Ronnie Beathea, high school teacher Indianapolis Public Schools, Indianapolis, IN

On the Tuesday morning of September 11, 2001, I was taking a test in language arts when the Principal announced over the PA, "I need all classes to calmly evacuate the building." At that time, my classmates, our teachers and I didn't understand why, but we began to move to our parent building across the street. When we stepped outside airplanes and helicopters were flying like crazy in the air. Sirens were going off. I was scared. My classmates and I ran to our parent building as our teachers yelled, "Keep your heads low!" My school was located ten minutes from downtown Chicago, which was threatened to be the next hit. The country was in a panic to provide enough protection for the largest building The Sears Tower or Willis Tower. Once all students were centrally located, parent phone calls were made and we watched the news literally in tears until our parents came to pick us up.

Shawnta Barnes, high school English/Language Arts coach and teacher, Indianapolis Public Schools, Indianapolis, IN

When 9/11 took place, I had recently turned 18 and was a freshman majoring in Elementary education at Purdue University in West, Lafayette, IN.  Although, I had only been in college for a little over a month, I had earned the nickname, “Mom” because as my dorm mates put it, I had parent-like concern about their choices.  In hopes of shaking this name, I reluctantly attended an event the night of Monday, September 10, 2010 and we didn't get back until early the next day. This led to me sleeping through my first class. When I finally woke up, I remember how my all-female dorm was quiet absent of the country music that was typically blaring. I raced to campus to arrive to my next class, minority leadership, on time.  In class, everyone was somber.  I finally asked a classmate what was going on and he told me about the attacks.  Our professor let us speak freely and discuss the events. Classes were canceled for the rest of the day. When I decided to walk back to my dorm, I remember what I was told during Boiler Gold Rush, a Purdue orientation program, “You are adults now. Welcome to the real world!” At the time, this event made me think I'm not ready for the real world if events like this would be taking place.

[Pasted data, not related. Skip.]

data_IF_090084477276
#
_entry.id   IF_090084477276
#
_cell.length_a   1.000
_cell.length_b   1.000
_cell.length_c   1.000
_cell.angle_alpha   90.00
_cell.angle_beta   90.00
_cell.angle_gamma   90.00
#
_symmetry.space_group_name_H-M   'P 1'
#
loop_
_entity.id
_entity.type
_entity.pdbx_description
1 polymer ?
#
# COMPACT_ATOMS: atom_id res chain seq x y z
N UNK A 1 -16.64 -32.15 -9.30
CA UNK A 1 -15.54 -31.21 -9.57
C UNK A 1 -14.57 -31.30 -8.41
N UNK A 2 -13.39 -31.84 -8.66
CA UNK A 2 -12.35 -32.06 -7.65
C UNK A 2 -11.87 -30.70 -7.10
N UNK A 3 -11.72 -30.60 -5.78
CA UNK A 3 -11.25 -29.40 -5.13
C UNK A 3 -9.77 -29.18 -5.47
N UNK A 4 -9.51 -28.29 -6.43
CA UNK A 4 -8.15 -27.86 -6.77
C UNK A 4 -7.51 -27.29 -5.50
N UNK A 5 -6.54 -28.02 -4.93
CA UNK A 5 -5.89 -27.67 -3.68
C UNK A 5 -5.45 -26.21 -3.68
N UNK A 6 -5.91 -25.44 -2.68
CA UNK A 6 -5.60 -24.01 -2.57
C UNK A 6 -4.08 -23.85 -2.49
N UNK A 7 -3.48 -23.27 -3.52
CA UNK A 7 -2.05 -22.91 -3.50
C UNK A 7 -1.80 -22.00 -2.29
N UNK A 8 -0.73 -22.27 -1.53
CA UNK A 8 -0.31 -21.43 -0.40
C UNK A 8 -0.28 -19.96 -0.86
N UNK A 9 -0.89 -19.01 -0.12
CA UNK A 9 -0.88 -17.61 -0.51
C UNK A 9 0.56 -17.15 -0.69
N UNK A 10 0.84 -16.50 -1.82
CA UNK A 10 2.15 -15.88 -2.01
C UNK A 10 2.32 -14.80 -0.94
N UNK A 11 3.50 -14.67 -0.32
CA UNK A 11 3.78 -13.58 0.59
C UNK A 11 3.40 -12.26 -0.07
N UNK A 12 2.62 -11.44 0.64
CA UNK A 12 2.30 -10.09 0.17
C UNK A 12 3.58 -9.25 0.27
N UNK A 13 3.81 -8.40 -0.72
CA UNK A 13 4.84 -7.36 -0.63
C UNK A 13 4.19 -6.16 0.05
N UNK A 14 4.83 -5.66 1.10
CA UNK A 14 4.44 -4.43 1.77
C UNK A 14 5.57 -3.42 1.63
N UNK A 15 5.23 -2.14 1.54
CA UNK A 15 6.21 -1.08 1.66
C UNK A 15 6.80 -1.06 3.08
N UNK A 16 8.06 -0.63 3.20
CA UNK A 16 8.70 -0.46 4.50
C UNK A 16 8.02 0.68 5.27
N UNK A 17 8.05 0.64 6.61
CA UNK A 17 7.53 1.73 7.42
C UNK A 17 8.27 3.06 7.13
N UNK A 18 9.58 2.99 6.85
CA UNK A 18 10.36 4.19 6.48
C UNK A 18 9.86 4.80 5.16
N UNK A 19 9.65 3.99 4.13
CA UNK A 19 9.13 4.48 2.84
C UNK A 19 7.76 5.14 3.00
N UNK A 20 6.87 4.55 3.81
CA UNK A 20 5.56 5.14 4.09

Brian Dickens, elementary teacher Dayton Public Schools, Dayton, OH

I was in my 1st period advanced world literature class and we were discussing The Canterbury Tales. The teacher had just asked that we think of a theme. While we were in heavy discussions, the Principal had gotten on the intercom and asked for everyone's attention because something serious had shaken our nation. She announced there had been a hijacking and as a result two planes nosedived into the twin towers and a third plane was headed toward the Pentagon. She concluded the announcement by asking for a moment of silence and to return to teaching and learning. The teacher then dropped everything and she asked that we shift into a discussion of terrorism.

Chioma Oruh, Education Blogger, Washington DC

I spent the night at my best friend's apartment on the campus of George Washington University, which isn't far from the Pentagon. The night before was a going away party for me because I was scheduled to leave for my service with the Peace Corps on September 12, 2001. We woke up to frantic calls by our parents checking to see if we were safe, so we turned on the TV to watch the horrific scenes of the planes crashing. As soon as we also learned of the attack on the Pentagon, we quickly got in my car and headed to my family's home in Maryland. My tour in Peace Corps was postponed to October and I served for two years and three months.

Andrew Pillow, Middle School Teacher, KIPP Indy, Indianapolis, IN